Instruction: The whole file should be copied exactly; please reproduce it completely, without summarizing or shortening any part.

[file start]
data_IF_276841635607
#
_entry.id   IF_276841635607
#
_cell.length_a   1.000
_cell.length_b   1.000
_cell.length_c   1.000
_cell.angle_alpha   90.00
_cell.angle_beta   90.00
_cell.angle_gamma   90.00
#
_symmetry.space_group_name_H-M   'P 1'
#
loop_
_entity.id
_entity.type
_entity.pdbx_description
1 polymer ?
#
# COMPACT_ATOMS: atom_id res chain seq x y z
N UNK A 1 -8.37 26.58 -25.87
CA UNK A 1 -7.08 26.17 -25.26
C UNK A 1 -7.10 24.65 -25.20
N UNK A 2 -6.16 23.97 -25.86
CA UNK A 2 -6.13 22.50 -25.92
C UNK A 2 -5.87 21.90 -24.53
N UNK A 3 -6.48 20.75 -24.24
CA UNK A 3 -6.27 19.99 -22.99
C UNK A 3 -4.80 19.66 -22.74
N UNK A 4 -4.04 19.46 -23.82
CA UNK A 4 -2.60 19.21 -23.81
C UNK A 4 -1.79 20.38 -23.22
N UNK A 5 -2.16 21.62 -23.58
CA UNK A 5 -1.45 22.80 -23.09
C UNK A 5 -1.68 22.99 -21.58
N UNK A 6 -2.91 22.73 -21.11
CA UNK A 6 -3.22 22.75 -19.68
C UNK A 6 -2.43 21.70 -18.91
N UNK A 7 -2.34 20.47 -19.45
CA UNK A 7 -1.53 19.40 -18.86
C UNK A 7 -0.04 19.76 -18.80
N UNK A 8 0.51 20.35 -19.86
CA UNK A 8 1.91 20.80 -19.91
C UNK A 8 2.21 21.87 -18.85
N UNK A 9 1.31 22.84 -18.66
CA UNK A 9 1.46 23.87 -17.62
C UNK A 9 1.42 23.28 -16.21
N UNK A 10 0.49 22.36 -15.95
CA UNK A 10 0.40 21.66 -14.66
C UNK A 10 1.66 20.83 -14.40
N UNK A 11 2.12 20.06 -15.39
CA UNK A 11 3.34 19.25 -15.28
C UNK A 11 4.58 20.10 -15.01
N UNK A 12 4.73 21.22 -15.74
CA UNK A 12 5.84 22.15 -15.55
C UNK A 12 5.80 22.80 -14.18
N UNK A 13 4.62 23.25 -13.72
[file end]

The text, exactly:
data_IF_276841635607
#
_entry.id   IF_276841635607
#
_cell.length_a   1.000
_cell.length_b   1.000
_cell.length_c   1.000
_cell.angle_alpha   90.00
_cell.angle_beta   90.00
_cell.angle_gamma   90.00
#
_symmetry.space_group_name_H-M   'P 1'
#
loop_
_entity.id
_entity.type
_entity.pdbx_description
1 polymer ?
#
# COMPACT_ATOMS: atom_id res chain seq x y z
N UNK A 1 -8.37 26.58 -25.87
CA UNK A 1 -7.08 26.17 -25.26
C UNK A 1 -7.10 24.65 -25.20
N UNK A 2 -6.16 23.97 -25.86
CA UNK A 2 -6.13 22.50 -25.92
C UNK A 2 -5.87 21.90 -24.53
N UNK A 3 -6.48 20.75 -24.24
CA UNK A 3 -6.27 19.99 -22.99
C UNK A 3 -4.80 19.66 -22.74
N UNK A 4 -4.04 19.46 -23.82
CA UNK A 4 -2.60 19.21 -23.81
C UNK A 4 -1.79 20.38 -23.22
N UNK A 5 -2.16 21.62 -23.58
CA UNK A 5 -1.45 22.80 -23.09
C UNK A 5 -1.68 22.99 -21.58
N UNK A 6 -2.91 22.73 -21.11
CA UNK A 6 -3.22 22.75 -19.68
C UNK A 6 -2.43 21.70 -18.91
N UNK A 7 -2.34 20.47 -19.45
CA UNK A 7 -1.53 19.40 -18.86
C UNK A 7 -0.04 19.76 -18.80
N UNK A 8 0.51 20.35 -19.86
CA UNK A 8 1.91 20.80 -19.91
C UNK A 8 2.21 21.87 -18.85
N UNK A 9 1.31 22.84 -18.66
CA UNK A 9 1.46 23.87 -17.62
C UNK A 9 1.42 23.28 -16.21
N UNK A 10 0.49 22.36 -15.95
CA UNK A 10 0.40 21.66 -14.66
C UNK A 10 1.66 20.83 -14.40
N UNK A 11 2.12 20.06 -15.39
CA UNK A 11 3.34 19.25 -15.28
C UNK A 11 4.58 20.10 -15.01
N UNK A 12 4.73 21.22 -15.74
CA UNK A 12 5.84 22.15 -15.55
C UNK A 12 5.80 22.80 -14.18
N UNK A 13 4.62 23.25 -13.72